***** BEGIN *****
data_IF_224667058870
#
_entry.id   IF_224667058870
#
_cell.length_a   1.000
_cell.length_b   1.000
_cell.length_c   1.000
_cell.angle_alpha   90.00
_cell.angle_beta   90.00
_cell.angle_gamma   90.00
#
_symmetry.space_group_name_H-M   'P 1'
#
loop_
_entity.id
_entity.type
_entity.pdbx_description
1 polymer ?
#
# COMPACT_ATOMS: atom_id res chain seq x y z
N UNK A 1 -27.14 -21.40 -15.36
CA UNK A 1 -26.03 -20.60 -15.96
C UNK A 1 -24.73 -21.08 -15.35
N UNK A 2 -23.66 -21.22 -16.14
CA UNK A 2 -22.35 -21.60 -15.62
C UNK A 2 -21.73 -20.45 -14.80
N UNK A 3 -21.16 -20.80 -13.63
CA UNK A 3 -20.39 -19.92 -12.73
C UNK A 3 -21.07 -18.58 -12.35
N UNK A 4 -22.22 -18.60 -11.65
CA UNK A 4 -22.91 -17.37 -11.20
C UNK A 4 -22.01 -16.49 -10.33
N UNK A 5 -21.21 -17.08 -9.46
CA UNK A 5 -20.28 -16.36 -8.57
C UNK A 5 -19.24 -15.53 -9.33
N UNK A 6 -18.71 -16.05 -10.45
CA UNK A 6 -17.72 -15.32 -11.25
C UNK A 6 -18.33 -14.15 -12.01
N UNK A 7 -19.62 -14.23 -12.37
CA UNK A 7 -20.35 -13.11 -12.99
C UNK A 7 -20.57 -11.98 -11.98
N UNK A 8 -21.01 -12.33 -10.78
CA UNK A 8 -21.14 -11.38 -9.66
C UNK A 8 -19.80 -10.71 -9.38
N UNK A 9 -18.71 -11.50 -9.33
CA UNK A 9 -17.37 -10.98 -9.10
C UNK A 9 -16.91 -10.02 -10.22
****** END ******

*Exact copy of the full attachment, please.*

data_IF_224667058870
#
_entry.id   IF_224667058870
#
_cell.length_a   1.000
_cell.length_b   1.000
_cell.length_c   1.000
_cell.angle_alpha   90.00
_cell.angle_beta   90.00
_cell.angle_gamma   90.00
#
_symmetry.space_group_name_H-M   'P 1'
#
loop_
_entity.id
_entity.type
_entity.pdbx_description
1 polymer ?
#
# COMPACT_ATOMS: atom_id res chain seq x y z
N UNK A 1 -27.14 -21.40 -15.36
CA UNK A 1 -26.03 -20.60 -15.96
C UNK A 1 -24.73 -21.08 -15.35
N UNK A 2 -23.66 -21.22 -16.14
CA UNK A 2 -22.35 -21.60 -15.62
C UNK A 2 -21.73 -20.45 -14.80
N UNK A 3 -21.16 -20.80 -13.63
CA UNK A 3 -20.39 -19.92 -12.73
C UNK A 3 -21.07 -18.58 -12.35
N UNK A 4 -22.22 -18.60 -11.65
CA UNK A 4 -22.91 -17.37 -11.20
C UNK A 4 -22.01 -16.49 -10.33
N UNK A 5 -21.21 -17.08 -9.46
CA UNK A 5 -20.28 -16.36 -8.57
C UNK A 5 -19.24 -15.53 -9.33
N UNK A 6 -18.71 -16.05 -10.45
CA UNK A 6 -17.72 -15.32 -11.25
C UNK A 6 -18.33 -14.15 -12.01
N UNK A 7 -19.62 -14.23 -12.37
CA UNK A 7 -20.35 -13.11 -12.99
C UNK A 7 -20.57 -11.98 -11.98
N UNK A 8 -21.01 -12.33 -10.78
CA UNK A 8 -21.14 -11.38 -9.66
C UNK A 8 -19.80 -10.71 -9.38
N UNK A 9 -18.71 -11.50 -9.33
CA UNK A 9 -17.37 -10.98 -9.10
C UNK A 9 -16.91 -10.02 -10.22